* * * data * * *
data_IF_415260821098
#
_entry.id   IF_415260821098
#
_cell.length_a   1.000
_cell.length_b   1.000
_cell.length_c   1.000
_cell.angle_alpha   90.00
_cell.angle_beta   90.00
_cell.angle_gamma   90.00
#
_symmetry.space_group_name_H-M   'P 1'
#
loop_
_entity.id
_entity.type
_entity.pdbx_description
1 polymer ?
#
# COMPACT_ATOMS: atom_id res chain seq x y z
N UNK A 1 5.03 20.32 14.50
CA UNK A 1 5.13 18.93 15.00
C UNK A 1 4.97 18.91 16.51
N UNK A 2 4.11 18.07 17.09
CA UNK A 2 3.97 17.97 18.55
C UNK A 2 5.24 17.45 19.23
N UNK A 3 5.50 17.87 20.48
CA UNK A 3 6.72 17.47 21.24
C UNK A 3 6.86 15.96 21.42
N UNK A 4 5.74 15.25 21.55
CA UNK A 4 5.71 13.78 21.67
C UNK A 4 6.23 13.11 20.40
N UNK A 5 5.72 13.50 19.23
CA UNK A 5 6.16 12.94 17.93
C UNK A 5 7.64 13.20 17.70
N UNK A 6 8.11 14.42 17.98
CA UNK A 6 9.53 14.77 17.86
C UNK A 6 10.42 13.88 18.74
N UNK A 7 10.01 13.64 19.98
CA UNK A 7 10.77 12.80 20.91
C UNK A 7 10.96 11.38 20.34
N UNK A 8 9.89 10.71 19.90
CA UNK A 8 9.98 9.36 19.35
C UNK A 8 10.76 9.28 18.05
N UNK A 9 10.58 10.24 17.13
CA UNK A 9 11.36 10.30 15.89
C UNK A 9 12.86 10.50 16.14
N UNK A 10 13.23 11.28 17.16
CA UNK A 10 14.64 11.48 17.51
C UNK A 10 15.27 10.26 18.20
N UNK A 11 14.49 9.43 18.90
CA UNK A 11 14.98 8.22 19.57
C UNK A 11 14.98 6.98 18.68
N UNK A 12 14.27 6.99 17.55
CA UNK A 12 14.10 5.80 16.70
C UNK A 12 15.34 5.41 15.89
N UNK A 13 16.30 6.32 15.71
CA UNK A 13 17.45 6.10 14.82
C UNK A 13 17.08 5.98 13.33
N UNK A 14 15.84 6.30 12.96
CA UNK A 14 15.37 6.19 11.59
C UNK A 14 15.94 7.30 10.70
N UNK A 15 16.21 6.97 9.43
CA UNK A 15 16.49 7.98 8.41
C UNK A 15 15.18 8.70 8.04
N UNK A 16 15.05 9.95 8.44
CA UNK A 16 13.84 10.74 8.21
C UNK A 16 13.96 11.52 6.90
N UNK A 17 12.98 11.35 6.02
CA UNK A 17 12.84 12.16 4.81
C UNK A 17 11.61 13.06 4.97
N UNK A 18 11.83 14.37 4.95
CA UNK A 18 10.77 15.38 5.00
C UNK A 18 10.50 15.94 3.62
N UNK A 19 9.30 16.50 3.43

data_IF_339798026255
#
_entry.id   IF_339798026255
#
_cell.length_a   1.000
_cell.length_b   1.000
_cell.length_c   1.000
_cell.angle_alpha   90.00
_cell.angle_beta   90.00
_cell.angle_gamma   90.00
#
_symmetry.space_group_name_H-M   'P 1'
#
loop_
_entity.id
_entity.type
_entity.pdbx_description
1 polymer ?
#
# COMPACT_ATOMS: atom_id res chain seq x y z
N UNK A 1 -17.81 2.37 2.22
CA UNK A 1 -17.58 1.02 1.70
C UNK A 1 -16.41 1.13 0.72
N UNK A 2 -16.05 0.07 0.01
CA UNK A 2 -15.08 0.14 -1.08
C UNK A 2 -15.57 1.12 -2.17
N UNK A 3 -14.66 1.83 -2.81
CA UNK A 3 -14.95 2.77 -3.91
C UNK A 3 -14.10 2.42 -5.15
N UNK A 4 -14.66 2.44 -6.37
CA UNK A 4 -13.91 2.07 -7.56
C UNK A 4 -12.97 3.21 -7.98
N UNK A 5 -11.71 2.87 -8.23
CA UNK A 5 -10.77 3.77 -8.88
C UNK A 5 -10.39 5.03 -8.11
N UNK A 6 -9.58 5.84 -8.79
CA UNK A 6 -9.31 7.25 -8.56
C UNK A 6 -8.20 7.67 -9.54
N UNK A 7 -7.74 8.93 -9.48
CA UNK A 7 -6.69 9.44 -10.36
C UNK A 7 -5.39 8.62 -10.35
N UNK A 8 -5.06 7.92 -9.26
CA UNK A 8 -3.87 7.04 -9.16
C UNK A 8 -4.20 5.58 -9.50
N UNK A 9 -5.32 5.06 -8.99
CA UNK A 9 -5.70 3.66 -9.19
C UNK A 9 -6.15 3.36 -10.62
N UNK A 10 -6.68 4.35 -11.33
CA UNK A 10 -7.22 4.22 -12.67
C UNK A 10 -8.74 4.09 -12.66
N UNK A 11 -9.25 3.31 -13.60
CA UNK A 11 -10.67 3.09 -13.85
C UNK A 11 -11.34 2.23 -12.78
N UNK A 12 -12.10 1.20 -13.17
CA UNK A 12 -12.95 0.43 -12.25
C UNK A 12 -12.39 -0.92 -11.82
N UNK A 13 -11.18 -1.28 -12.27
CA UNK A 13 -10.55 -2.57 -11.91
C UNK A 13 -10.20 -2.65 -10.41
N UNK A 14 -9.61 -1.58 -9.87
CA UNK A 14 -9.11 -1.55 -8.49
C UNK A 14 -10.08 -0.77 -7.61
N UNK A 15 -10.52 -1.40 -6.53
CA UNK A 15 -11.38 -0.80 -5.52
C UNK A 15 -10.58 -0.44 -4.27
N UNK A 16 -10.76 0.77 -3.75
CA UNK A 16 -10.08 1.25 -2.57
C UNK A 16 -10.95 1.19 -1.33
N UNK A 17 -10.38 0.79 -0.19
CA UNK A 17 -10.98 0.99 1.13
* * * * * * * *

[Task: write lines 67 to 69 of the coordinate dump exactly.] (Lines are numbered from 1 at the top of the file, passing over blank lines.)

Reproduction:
CA UNK A 16 13.84 10.74 8.21
C UNK A 16 13.96 11.52 6.90
N UNK A 17 12.98 11.35 6.02